Charles R. Goulding and Peter Favata gather 3D printing ideas for hunters.
Hunting has been around for millions of years, starting out as one of the main sources of food along with farming livestock. Later on, hunting became more for sport rather than survival. This started around the Middle Ages where hunting was reserved mainly for the wealthy, being that it was linked to land ownership. This changed post-French Revolution with hunting becoming accessible to the masses. This, however, came with some issues as anyone being able to hunt ended up damaging the ecosystem. To solve this, a permit system was put into place in an attempt to regulate the hunting. This worked for some time; eventually, though, the permits became so expensive that only the rich and well-off could afford them.
Moving forward to modern times, hunting is an extremely regulated sport with many rules and regulations in place to keep both hunter and ecosystem safe and happy. In the past year, hunting has seen a large boost in popularity partly due to the COVID-19 pandemic. Hunting licenses sales are up over 12% in the U.S. from last year, according to the National Shooting Sports Foundation.
3D Printed Gear
Hunting comes with a variety of accessories that can be used to help make the outing easier. From hiking to a spot to repairing equipment, 3D printing is a useful tool to create these parts and accessories. A large part of hunting is the hike to your spot. When hunting for deer, the average person can walk 2-4 miles in and the same for the return, not including the possibility of having to track a wounded animal in the event of a misplaced shot. We have published a Fabbaloo article on 3D printing hiking gear that can be seen here.
3D printing is very useful for replacement parts of hunting equipment. A good example of this is for hunters who enjoy hunting with a compound bow. One of the accessories that can be printed is a new sight for the bow. Many people’s eyes are slightly different based on whether they are left or right eye dominant and depth perception varies; having a sight you can customize is a very useful tool. Below is an image of a 3D printed sight:
Another replacement part that can be 3D printed is the cable slide. This is an important piece of the bow that holds the string/cables out of the arrow’s line of fire. 3D printing can be used to create the part and make sure it fits snugly onto the bow. Below is an image of the part:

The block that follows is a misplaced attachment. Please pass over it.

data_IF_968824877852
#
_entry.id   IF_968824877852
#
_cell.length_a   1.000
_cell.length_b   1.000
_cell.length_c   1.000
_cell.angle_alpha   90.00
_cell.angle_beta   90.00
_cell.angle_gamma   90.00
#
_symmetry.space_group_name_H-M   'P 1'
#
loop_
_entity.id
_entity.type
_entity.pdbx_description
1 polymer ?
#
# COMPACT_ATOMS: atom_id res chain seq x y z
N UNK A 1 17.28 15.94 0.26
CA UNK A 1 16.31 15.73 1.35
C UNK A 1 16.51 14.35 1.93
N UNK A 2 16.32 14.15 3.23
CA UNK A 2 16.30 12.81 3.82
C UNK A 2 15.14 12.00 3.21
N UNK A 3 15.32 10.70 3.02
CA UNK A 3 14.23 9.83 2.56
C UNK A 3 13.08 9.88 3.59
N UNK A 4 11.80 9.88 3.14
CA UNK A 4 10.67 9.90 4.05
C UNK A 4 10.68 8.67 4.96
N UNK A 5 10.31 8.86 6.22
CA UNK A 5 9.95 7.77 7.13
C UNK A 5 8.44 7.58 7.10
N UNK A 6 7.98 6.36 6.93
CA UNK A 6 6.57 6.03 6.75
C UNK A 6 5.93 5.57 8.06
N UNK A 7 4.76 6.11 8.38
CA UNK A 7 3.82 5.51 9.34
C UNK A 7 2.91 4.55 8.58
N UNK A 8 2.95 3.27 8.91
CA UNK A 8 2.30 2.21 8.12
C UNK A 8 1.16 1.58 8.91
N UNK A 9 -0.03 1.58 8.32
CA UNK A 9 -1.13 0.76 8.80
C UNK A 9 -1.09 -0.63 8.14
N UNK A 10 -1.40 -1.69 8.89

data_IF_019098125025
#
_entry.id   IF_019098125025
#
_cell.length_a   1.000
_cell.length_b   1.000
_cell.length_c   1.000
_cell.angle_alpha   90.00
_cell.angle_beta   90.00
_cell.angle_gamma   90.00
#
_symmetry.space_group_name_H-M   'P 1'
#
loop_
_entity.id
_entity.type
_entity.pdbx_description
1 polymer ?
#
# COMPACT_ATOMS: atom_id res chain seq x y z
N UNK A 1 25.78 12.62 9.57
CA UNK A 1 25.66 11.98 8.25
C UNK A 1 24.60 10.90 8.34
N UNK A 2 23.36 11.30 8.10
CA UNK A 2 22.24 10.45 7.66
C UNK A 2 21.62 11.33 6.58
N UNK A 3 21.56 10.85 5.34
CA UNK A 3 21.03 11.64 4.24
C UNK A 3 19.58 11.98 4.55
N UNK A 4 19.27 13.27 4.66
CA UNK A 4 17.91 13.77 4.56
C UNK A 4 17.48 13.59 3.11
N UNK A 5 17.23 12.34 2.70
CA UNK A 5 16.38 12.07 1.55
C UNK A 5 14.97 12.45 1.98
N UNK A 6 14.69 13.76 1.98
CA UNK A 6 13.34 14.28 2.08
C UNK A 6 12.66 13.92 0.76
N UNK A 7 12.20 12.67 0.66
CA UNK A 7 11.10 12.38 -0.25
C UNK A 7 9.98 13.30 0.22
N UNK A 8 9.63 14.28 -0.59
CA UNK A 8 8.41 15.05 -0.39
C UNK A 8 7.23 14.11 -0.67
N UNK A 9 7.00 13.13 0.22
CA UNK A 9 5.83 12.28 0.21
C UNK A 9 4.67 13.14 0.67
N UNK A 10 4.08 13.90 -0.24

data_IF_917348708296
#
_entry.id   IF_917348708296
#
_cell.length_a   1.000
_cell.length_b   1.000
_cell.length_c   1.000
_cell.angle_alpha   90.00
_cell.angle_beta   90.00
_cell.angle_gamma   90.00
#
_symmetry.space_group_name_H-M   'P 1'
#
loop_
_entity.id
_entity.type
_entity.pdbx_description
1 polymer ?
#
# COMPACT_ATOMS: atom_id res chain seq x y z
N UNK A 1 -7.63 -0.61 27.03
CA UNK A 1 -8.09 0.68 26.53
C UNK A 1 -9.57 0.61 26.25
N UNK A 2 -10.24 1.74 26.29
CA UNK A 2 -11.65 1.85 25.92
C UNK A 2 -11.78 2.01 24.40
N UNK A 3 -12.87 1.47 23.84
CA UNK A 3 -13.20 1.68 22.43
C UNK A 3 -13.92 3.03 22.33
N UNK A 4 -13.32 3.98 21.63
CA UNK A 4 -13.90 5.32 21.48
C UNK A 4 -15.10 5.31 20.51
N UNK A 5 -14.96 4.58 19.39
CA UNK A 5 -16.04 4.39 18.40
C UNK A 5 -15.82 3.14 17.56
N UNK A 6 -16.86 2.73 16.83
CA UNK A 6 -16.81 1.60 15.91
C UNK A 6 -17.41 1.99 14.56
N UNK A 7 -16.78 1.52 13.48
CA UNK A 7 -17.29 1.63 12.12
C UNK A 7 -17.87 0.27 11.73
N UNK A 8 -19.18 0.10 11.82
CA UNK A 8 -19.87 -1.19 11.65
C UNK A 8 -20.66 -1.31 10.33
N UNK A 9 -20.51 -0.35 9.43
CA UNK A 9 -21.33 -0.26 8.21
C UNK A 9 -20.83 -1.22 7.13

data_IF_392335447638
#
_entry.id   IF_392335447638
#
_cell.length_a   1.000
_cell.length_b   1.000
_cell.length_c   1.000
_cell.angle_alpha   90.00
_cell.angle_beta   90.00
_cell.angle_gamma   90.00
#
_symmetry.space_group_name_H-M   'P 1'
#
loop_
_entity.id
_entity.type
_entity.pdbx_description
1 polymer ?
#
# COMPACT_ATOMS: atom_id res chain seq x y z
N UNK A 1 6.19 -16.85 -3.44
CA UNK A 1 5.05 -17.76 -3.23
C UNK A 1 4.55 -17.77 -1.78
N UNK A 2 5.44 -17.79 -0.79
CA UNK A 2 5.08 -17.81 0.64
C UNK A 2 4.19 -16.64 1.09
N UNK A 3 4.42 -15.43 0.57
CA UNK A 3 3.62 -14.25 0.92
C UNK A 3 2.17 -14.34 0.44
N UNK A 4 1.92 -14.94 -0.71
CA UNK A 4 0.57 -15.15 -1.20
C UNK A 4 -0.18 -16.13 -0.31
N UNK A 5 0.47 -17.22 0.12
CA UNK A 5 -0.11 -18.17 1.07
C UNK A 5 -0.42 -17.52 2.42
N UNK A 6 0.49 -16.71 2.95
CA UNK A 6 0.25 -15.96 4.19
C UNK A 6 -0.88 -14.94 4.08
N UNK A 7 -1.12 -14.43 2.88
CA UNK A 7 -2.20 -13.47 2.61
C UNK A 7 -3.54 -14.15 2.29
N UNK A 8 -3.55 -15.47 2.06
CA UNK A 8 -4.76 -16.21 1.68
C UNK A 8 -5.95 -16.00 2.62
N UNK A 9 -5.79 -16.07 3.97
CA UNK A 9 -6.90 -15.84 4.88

Tree stands are an important part of hunting. They give people the ability to view the landscape from high ground, hidden in the foliage above the animals. A good example of 3D printing for tree stands is the steps of climbing sticks. Climbing sticks are used to help the hunter safely get from the ground into their tree stand. These steps are curved with spikes on one end to securely grip the tree so you can climb up them. Below is a photo of the 3D printed climbing sticks:
3D printing and similar activities used for developing innovative hunting equipment may be eligible for Research and Development (R&D) Tax Credits.
The Research & Development Tax Credit
Whether it’s used for creating and testing prototypes or for final production, 3D printing is a great indicator that R&D Credit eligible activities are taking place. Companies implementing this technology at any point should consider taking advantage of R&D Tax Credits.
Enacted in 1981, the now permanent Federal Research and Development Tax Credit allows a credit that typically ranges from 4%-7% of eligible spending for new and improved products and processes. Qualified research must meet the following four criteria:
- Must be technological in nature
- Must be a component of the taxpayer’s business
- Must represent R&D in the experimental sense and generally includes all such costs related to the development or improvement of a product or process
- Must eliminate uncertainty through a process of experimentation that considers one or more alternatives
Eligible costs include US employee wages, cost of supplies consumed in the R&D process, cost of pre-production testing, US contract research expenses, and certain costs associated with developing a patent.
On December 18, 2015, President Obama signed the PATH Act, making the R&D Tax Credit permanent. Beginning in 2016, the R&D credit can be used to offset Alternative Minimum tax for companies with revenue below $50MM and, startup businesses can obtain up to $250,000 per year in payroll tax cash rebates.
With hunting on the rise, it would not be a surprise to see the equipment industry grow in the coming years. With production needing to increase, turning to 3D printing could be one of the best ways to make lighter, durable, and more affordable gear in the coming years.